A Senate panel says it has obtained Iraqi documents providing new evidence that the former head of the U.N. oil-for-food program made up to $1.2 million through oil deals with Saddam Hussein’s government.
The staff of the Senate Governmental Affairs investigations subcommittee says the documents suggest that Benon Sevan didn’t just serve as intermediary in Iraqi oil sales, as investigators have alleged, but may have benefited financially.
Sevan, who faces U.N. disciplinary charges, has denied any wrongdoing. His lawyer, Eric Lewis, said Monday, “Benon Sevan never received any oil allocations – period.”
The $64 billion oil-for-food program allowed Saddam’s government to sell oil and use the proceeds to buy food and other humanitarian items. It is the subject of a series of investigations because of allegations that Saddam manipulated the program through bribes and kickbacks.
Questions about Sevan’s role are among several issues the subcommittee was exploring at a hearing Tuesday. Its chairman, Sen. Norm Coleman, R-Minn., said the panel was looking into “a pattern of fraud, waste and total mismanagement among a number of people at the highest levels.”
The subcommittee was looking into questions raised about possible conflicts of interest involving Kojo Annan, U.N. Secretary-General Kofi Annan’s son. Kojo Annan worked for Cotecna, a Swiss company that won a contract to inspect humanitarian goods imported under the program.
Kojo Annan has denied having anything to do with the program. But the subcommittee, in a document prepared for the hearing, said he couldn’t account for his activities during a 15-day visit to New York during the 1998 U.N. General Assembly. That was shortly before Cotecna was awarded the contract.
Subcommittee staff, who briefed reporters on condition they not be identified, said they interviewed Kojo Annan and he could not explain the meaning of a cryptic internal memo he wrote before his visit. That memo said he had put together a “machinery,” centered in New York, “that will facilitate the continuation of contacts established and assist in developing new contacts for the future.”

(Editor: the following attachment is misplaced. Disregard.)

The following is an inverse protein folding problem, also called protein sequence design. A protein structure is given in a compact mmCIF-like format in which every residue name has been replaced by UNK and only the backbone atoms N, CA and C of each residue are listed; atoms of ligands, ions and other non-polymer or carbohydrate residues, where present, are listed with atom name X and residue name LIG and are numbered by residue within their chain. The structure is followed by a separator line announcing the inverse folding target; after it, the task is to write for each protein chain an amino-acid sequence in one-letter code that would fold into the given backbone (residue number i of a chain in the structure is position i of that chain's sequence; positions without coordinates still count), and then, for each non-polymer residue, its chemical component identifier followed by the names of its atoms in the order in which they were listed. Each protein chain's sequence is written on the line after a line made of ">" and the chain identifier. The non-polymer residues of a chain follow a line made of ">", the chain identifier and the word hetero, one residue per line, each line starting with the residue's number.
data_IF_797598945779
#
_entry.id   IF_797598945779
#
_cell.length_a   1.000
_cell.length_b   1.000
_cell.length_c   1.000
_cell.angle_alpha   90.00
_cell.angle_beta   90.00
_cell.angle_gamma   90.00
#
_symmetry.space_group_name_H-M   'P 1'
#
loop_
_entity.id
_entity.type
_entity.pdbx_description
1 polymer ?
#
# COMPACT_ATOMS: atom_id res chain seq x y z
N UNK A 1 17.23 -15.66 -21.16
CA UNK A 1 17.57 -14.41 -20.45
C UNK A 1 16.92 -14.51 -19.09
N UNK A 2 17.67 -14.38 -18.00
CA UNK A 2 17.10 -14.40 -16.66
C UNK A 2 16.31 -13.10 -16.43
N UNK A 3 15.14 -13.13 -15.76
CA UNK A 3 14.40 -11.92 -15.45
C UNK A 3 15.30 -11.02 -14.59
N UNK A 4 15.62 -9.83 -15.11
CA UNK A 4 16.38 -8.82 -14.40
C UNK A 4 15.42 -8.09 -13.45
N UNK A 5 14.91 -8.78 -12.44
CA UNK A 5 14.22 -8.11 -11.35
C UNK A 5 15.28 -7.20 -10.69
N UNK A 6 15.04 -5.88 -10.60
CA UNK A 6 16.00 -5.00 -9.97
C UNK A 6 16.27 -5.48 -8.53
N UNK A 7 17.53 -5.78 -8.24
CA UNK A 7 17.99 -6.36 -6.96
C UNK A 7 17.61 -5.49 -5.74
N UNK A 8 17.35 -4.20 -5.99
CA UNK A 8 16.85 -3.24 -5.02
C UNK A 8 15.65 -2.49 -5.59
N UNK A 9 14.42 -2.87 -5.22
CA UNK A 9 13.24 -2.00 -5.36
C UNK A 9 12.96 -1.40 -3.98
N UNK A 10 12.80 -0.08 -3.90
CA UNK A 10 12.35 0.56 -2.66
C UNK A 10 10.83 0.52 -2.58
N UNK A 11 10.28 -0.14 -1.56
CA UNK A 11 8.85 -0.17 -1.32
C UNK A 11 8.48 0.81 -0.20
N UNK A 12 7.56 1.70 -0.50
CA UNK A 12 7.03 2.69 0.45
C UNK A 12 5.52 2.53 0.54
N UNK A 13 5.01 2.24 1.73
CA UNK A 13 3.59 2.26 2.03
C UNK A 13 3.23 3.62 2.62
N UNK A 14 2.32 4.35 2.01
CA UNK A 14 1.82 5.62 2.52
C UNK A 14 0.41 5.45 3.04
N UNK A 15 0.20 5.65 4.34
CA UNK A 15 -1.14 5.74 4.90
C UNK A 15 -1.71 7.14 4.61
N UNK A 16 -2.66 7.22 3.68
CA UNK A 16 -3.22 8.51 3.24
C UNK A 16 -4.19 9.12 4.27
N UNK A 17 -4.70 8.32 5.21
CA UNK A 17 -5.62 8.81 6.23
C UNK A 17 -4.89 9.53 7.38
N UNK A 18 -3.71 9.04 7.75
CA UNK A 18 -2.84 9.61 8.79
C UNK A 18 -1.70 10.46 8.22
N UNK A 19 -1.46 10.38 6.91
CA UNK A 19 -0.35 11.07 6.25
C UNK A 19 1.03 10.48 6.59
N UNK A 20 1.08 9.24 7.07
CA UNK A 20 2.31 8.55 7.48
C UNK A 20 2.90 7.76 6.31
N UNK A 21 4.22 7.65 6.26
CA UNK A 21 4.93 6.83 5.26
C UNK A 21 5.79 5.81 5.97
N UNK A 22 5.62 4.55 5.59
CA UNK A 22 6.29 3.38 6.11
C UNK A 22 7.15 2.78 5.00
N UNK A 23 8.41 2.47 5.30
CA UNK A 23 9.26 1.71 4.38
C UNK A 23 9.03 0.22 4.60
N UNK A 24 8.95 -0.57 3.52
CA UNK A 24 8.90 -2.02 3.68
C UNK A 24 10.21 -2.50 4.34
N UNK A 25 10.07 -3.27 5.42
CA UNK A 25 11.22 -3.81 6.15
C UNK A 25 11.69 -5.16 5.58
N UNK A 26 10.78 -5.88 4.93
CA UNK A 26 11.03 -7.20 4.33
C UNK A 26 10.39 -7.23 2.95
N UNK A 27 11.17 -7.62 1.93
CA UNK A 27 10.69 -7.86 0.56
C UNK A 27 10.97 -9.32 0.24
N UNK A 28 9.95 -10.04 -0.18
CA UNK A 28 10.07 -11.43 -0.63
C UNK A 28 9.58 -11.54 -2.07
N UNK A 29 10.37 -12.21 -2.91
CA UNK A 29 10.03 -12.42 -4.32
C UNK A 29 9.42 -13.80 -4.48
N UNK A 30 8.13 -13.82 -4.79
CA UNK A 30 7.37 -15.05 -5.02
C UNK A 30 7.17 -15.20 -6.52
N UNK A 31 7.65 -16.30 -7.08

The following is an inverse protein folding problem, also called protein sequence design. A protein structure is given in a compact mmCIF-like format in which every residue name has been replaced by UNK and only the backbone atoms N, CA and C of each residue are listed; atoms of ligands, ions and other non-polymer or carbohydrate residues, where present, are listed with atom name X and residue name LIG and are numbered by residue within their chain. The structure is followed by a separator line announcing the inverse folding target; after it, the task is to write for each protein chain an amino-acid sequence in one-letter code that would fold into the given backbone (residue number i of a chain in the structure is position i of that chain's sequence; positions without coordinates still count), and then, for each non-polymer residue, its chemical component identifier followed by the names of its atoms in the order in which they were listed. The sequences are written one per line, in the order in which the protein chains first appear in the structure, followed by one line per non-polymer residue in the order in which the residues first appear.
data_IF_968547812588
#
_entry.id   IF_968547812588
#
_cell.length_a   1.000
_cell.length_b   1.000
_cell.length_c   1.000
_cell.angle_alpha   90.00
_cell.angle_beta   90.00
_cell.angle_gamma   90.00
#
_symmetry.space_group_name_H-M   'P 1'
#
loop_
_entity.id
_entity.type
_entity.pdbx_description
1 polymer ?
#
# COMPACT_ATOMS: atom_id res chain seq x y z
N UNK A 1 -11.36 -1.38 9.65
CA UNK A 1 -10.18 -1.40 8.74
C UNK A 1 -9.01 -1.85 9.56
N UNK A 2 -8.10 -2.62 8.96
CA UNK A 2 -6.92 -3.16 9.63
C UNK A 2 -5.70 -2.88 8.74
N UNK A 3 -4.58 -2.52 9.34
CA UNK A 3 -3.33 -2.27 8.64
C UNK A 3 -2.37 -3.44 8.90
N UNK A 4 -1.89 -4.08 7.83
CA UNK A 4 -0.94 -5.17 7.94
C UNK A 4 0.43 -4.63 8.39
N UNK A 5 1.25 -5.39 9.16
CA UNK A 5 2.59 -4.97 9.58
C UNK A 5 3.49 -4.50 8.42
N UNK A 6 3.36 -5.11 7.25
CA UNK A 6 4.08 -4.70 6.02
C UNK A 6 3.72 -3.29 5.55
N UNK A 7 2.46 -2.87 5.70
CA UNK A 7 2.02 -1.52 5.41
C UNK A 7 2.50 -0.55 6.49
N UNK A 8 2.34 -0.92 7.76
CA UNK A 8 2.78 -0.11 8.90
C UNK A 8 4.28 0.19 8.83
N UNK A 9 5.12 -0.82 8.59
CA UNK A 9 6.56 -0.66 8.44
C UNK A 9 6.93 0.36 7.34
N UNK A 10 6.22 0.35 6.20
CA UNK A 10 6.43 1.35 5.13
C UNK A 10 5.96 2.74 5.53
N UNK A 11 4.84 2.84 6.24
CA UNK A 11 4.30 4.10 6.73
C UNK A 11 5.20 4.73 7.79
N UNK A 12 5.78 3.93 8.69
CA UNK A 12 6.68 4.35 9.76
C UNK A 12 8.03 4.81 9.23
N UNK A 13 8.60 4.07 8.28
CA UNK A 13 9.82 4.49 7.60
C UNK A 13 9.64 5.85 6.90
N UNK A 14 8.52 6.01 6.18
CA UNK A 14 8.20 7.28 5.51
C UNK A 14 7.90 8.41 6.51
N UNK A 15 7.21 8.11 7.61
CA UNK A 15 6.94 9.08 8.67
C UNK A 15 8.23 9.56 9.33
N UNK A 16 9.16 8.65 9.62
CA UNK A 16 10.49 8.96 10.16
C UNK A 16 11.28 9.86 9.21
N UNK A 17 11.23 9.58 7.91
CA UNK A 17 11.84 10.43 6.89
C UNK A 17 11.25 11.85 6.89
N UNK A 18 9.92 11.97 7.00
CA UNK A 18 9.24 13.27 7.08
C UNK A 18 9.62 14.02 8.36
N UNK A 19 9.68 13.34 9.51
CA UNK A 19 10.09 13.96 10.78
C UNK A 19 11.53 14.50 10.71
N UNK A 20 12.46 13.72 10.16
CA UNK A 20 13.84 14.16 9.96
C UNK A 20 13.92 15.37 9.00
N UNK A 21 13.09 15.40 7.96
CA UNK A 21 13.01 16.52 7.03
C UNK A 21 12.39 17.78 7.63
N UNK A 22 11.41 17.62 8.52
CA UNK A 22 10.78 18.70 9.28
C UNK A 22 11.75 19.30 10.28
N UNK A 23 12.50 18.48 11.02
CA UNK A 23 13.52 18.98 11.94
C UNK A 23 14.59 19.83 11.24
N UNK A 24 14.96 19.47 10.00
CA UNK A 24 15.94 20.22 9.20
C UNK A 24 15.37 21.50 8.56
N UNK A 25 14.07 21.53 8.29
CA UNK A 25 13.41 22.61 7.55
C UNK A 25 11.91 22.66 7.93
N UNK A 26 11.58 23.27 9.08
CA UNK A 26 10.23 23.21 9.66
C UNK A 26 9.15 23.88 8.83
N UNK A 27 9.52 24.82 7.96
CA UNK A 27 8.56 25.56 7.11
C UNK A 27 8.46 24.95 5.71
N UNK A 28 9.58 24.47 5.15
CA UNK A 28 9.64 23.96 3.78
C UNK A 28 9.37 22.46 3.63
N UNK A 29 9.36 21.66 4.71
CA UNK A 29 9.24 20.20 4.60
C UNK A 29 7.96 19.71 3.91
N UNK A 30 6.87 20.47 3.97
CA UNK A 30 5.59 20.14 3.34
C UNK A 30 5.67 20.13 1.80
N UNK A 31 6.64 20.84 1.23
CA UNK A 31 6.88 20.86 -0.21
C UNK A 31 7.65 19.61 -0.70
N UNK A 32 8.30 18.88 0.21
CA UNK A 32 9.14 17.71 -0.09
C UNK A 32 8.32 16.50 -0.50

Committee staff are also presenting documents they say show that an employee of Saybolt International BV, a Dutch company hired to inspect oil shipments, appeared to receive a $105,819 bribe to allow an illegal oil sale in violation of Iraqi sanctions.
John Denson, Saybolt’s general counsel, said the company has been examining the allegations since they were first raised last year, and is waiting to see the documents obtained by the subcommittee. He pledged to “take all appropriate action.”
He said the employee, identified by the subcommittee as Armando Carlos Oliveira of Portugal, has denied wrongdoing and continues to work as an inspector.
Questions about whether Sevan personally benefited from Iraqi oil sales have lingered for more than a year. His name was on a secret Iraqi list of recipients of oil vouchers which entitled bearers to cut-rate Iraqi oil. Saddam used the vouchers to pay bribes and influence foreign officials.
An interim report this month by a three-member committee accused Sevan of a conflict of interest for soliciting oil deals on behalf of a Panamanian company, African Middle East Petroleum. The committee, created by Kofi Annan and headed by former Federal Reserve Chairman Paul Volcker, said it was investigating whether Sevan received any financial benefit.
The congressional subcommittee said Iraqi oil ministry documents it obtained “clearly indicate that Benon Sevan himself was receiving allocations and that he was not merely requesting allocations” for Fakhry Abdelnour, the owner of AMEP.
“At the very least, these documents suggest that the Hussein regime believed that its allocations were destined for Sevan, and not” for Abdelnour and AMEP.
It said the documents “may reveal violations of numerous U.S. criminal laws,” though subcommittee staff noted that Sevan has diplomatic immunity.